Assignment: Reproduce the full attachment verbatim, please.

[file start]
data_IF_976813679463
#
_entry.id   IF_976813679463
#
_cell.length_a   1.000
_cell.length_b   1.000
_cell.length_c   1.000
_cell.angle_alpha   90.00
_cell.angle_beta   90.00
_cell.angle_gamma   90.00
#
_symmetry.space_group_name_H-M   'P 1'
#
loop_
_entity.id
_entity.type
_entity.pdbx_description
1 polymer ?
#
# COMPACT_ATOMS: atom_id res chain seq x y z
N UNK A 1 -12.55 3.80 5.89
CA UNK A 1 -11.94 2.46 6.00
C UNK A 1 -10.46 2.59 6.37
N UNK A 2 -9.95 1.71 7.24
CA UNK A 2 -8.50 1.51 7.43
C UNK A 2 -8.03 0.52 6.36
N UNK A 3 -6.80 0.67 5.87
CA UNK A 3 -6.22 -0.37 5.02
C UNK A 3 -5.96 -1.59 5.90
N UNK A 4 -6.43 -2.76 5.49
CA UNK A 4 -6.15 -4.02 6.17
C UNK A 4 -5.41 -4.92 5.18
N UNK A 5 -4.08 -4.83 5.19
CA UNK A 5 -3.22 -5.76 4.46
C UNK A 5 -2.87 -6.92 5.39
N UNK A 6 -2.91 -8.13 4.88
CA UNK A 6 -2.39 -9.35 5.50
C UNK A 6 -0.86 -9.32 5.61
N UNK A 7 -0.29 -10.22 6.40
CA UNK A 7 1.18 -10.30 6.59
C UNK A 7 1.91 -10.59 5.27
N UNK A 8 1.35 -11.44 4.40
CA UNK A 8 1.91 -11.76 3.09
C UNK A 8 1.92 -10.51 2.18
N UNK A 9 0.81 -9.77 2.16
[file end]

data_IF_976813679463
#
_entry.id   IF_976813679463
#
_cell.length_a   1.000
_cell.length_b   1.000
_cell.length_c   1.000
_cell.angle_alpha   90.00
_cell.angle_beta   90.00
_cell.angle_gamma   90.00
#
_symmetry.space_group_name_H-M   'P 1'
#
loop_
_entity.id
_entity.type
_entity.pdbx_description
1 polymer ?
#
# COMPACT_ATOMS: atom_id res chain seq x y z
N UNK A 1 -12.55 3.80 5.89
CA UNK A 1 -11.94 2.46 6.00
C UNK A 1 -10.46 2.59 6.37
N UNK A 2 -9.95 1.71 7.24
CA UNK A 2 -8.50 1.51 7.43
C UNK A 2 -8.03 0.52 6.36
N UNK A 3 -6.80 0.67 5.87
CA UNK A 3 -6.22 -0.37 5.02
C UNK A 3 -5.96 -1.59 5.90
N UNK A 4 -6.43 -2.76 5.49
CA UNK A 4 -6.15 -4.02 6.17
C UNK A 4 -5.41 -4.92 5.18
N UNK A 5 -4.08 -4.83 5.19
CA UNK A 5 -3.22 -5.76 4.46
C UNK A 5 -2.87 -6.92 5.39
N UNK A 6 -2.91 -8.13 4.88
CA UNK A 6 -2.39 -9.35 5.50
C UNK A 6 -0.86 -9.32 5.61
N UNK A 7 -0.29 -10.22 6.40
CA UNK A 7 1.18 -10.30 6.59
C UNK A 7 1.91 -10.59 5.27
N UNK A 8 1.35 -11.44 4.40
CA UNK A 8 1.91 -11.76 3.09
C UNK A 8 1.92 -10.51 2.18
N UNK A 9 0.81 -9.77 2.16